A Quiet Middleman for Presidents and Comrades

NIKOLINA GORA, Russia, Oct 1, 2005 : EISENHOWER and Khrushchev. Carter and Brezhnev. Reagan and Gorbachev. In almost every photograph there is a slim, dark-haired man standing in the middle, anonymous but indispensable.

He has the respectful mien of a manservant and the concentration of a game-show player, and his head is often tilted slightly to one side, close to the ear of one of his neighbors.

He is Viktor Sukhodrev, the king of interpreters, who in a career of nearly 30 years was present at more superpower summitry, more deal-making, more brinkmanship than any of the men who flanked him.

He was present but not present, emptying himself of ego, slipping into the skin of the man who was speaking, feeling his feelings, saying his words.

It was a role that had fascinated him since he was a boy watching wartime newsreels, the mysterious figure, invisible in plain sight, that he calls the man in the middle.

Throughout the cold war, Mr. Sukhodrev was there in the middle — low-key, reliable, professional, the English-language voice of every Soviet leader from Khrushchev to Gorbachev.


Photo by Sergei Kivirin

He has spoken these leaders’ words to seven American presidents, from Eisenhower to the first George Bush, making him one of the few Soviet officials that all of them have met.

“It’s an almost mystical feeling that you are bringing people together, people who otherwise would never be able to communicate,” Mr. Sukhodrev said in an interview at the comfortable country home near Moscow where he has settled into retirement with his wife, Inga.

Even now at the age of 72, he said, he cannot seem to stop. Sometimes, when he sees inexact translations by lesser interpreters on television, he said, he wants to shout out, “No! No!”

Sometimes when he is reading, he said, he catches himself unconsciously translating passages. “It’s very annoying.”

When he talks, it is with deliberateness and precision, as if he were processing and translating the thoughts that come into his head.

“That is your life, that is your profession,” he said. “So again, it might be an effort when you are just starting out, but then it grows on you and it becomes part of you and then you are not making a conscious effort. It just comes naturally. You slip into that role. You could analyze it through Freud somehow.”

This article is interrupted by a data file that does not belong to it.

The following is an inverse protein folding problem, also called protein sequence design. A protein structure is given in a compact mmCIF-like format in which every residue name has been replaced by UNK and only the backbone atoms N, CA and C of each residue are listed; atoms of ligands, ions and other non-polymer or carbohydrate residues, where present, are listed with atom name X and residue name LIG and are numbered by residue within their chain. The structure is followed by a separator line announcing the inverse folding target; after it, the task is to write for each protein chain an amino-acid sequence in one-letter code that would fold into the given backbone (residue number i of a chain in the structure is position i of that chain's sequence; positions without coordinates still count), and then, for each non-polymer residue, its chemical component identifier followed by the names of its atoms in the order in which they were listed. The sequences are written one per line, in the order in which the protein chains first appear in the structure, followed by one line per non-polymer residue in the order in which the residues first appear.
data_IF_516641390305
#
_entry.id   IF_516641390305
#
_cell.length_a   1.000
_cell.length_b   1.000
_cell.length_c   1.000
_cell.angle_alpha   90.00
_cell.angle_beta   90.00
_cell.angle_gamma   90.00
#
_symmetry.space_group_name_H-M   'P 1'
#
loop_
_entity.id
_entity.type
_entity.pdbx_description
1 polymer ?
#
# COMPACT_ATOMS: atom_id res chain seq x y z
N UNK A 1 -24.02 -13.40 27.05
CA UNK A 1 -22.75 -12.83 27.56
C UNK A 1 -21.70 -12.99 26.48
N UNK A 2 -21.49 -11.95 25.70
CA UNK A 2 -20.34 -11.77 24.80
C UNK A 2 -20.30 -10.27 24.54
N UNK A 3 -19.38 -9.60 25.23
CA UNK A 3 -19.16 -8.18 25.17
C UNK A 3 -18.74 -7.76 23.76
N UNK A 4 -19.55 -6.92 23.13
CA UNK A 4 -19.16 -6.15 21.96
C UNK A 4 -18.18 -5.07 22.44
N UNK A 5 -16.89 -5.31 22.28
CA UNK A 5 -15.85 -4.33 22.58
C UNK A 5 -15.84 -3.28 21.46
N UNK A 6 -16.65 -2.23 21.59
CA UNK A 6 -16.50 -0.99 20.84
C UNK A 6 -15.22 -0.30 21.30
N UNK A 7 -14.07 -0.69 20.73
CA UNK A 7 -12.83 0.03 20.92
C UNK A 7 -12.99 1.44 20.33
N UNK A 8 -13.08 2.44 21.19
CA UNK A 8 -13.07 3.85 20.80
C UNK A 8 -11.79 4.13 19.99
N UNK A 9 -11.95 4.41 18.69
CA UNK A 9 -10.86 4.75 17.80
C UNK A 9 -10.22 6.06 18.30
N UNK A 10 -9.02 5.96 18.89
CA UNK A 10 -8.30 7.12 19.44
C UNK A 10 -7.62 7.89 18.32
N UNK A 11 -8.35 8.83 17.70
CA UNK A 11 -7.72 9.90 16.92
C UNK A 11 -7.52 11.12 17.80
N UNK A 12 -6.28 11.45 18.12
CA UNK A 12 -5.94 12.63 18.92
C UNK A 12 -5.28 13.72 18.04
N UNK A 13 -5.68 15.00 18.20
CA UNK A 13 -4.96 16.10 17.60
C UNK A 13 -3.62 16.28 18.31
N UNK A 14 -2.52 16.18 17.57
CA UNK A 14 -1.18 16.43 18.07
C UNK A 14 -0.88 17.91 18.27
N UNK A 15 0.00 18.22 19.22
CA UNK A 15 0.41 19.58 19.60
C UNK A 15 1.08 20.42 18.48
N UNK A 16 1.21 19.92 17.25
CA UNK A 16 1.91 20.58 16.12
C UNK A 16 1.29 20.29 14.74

Somehow, through a process he does not understand, he finds himself unconsciously speaking with a perfect American accent to Americans and with a British accent to Britons.

“I would not be playacting,” he said. “I would adapt without noticing it because when I’m speaking to a person I want to be on the same wavelength. It’s something in the brain.”

THE accent that might be called his native one is British because it was as a boy in London in the 1940’s that he learned the language.

His mother, separated from his father, was there as a member of the Soviet trade mission. From the age of 6, Viktor was among English playmates, quickly becoming more comfortable in their language than in his own.

While his mother worked, the boy became close to the postman who lived upstairs and joined him as he walked his route. It was from the postman and his wife, he said, that he learned the British manners that gave him his special grace as an interpreter.

“You always have to remember your place,” Mr. Sukhodrev said. “You can be close to the person, but you must know who you are and who he is. It’s a fine balance. A delicate balance. It depends on your upbringing.”